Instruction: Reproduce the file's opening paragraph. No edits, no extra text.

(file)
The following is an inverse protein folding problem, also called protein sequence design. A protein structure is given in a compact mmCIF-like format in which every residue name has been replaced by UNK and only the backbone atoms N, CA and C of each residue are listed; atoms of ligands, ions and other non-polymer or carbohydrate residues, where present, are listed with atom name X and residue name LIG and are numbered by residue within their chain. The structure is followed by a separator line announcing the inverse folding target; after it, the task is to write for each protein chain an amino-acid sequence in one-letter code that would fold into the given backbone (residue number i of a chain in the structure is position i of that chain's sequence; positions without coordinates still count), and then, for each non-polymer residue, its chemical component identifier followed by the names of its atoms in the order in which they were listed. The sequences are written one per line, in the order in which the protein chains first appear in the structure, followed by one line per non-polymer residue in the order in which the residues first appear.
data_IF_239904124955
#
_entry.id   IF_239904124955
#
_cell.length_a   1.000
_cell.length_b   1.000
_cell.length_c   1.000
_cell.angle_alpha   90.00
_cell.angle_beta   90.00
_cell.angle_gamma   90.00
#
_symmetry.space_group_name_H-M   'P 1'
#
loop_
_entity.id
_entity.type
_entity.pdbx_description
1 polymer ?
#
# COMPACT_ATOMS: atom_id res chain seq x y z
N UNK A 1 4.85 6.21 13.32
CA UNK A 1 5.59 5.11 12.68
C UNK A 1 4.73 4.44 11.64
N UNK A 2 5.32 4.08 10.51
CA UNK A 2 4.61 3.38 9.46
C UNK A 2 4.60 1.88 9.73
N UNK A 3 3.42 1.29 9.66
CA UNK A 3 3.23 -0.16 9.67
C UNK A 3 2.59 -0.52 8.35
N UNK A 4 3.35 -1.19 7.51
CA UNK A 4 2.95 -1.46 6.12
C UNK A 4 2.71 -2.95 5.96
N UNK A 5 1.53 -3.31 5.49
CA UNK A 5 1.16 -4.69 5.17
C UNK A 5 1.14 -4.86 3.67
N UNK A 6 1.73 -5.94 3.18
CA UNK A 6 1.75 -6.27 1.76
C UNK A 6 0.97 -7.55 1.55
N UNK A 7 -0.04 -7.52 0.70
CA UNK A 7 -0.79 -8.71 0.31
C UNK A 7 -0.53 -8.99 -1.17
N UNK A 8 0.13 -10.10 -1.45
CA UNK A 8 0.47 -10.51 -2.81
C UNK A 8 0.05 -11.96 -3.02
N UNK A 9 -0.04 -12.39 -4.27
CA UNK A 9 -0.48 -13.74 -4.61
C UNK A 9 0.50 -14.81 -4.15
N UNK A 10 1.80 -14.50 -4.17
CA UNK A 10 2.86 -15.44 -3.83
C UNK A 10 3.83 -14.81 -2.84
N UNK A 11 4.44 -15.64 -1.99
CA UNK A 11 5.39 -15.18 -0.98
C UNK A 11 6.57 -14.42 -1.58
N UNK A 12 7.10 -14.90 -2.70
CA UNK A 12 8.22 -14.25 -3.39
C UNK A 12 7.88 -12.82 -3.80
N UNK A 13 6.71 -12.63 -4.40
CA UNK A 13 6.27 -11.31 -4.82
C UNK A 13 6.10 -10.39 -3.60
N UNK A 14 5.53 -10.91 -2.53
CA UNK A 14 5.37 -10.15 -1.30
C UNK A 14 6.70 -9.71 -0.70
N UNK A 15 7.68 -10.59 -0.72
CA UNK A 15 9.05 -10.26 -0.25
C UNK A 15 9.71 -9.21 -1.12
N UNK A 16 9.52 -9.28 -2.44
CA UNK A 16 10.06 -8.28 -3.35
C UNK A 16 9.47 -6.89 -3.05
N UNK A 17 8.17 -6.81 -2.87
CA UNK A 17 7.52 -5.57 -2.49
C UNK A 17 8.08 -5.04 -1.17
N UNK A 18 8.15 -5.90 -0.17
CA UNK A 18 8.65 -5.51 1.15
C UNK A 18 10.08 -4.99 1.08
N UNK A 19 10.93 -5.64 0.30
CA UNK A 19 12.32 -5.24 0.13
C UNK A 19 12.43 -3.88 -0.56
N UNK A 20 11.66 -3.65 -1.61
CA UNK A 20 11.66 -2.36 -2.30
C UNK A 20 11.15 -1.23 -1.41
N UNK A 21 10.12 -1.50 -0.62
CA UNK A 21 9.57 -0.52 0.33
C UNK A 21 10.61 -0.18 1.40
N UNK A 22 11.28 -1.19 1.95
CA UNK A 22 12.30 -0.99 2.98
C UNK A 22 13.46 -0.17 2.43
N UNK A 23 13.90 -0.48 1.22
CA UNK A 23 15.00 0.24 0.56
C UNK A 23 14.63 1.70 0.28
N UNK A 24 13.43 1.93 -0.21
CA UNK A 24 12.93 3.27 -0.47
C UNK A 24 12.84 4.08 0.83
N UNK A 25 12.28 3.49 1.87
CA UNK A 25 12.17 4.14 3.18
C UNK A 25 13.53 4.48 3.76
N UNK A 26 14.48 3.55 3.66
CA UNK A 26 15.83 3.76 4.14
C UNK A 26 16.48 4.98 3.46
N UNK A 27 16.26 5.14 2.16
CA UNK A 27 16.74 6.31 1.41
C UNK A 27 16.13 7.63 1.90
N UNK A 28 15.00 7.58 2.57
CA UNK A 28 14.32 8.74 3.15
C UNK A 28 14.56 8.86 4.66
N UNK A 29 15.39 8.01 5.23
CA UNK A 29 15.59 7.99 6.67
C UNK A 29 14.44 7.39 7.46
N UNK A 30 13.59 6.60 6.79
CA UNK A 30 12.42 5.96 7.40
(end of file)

The following is an inverse protein folding problem, also called protein sequence design. A protein structure is given in a compact mmCIF-like format in which every residue name has been replaced by UNK and only the backbone atoms N, CA and C of each residue are listed; atoms of ligands, ions and other non-polymer or carbohydrate residues, where present, are listed with atom name X and residue name LIG and are numbered by residue within their chain. The structure is followed by a separator line announcing the inverse folding target; after it, the task is to write for each protein chain an amino-acid sequence in one-letter code that would fold into the given backbone (residue number i of a chain in the structure is position i of that chain's sequence; positions without coordinates still count), and then, for each non-polymer residue, its chemical component identifier followed by the names of its atoms in the order in which they were listed. The sequences are written one per line, in the order in which the protein chains first appear in the structure, followed by one line per non-polymer residue in the order in which the residues first appear.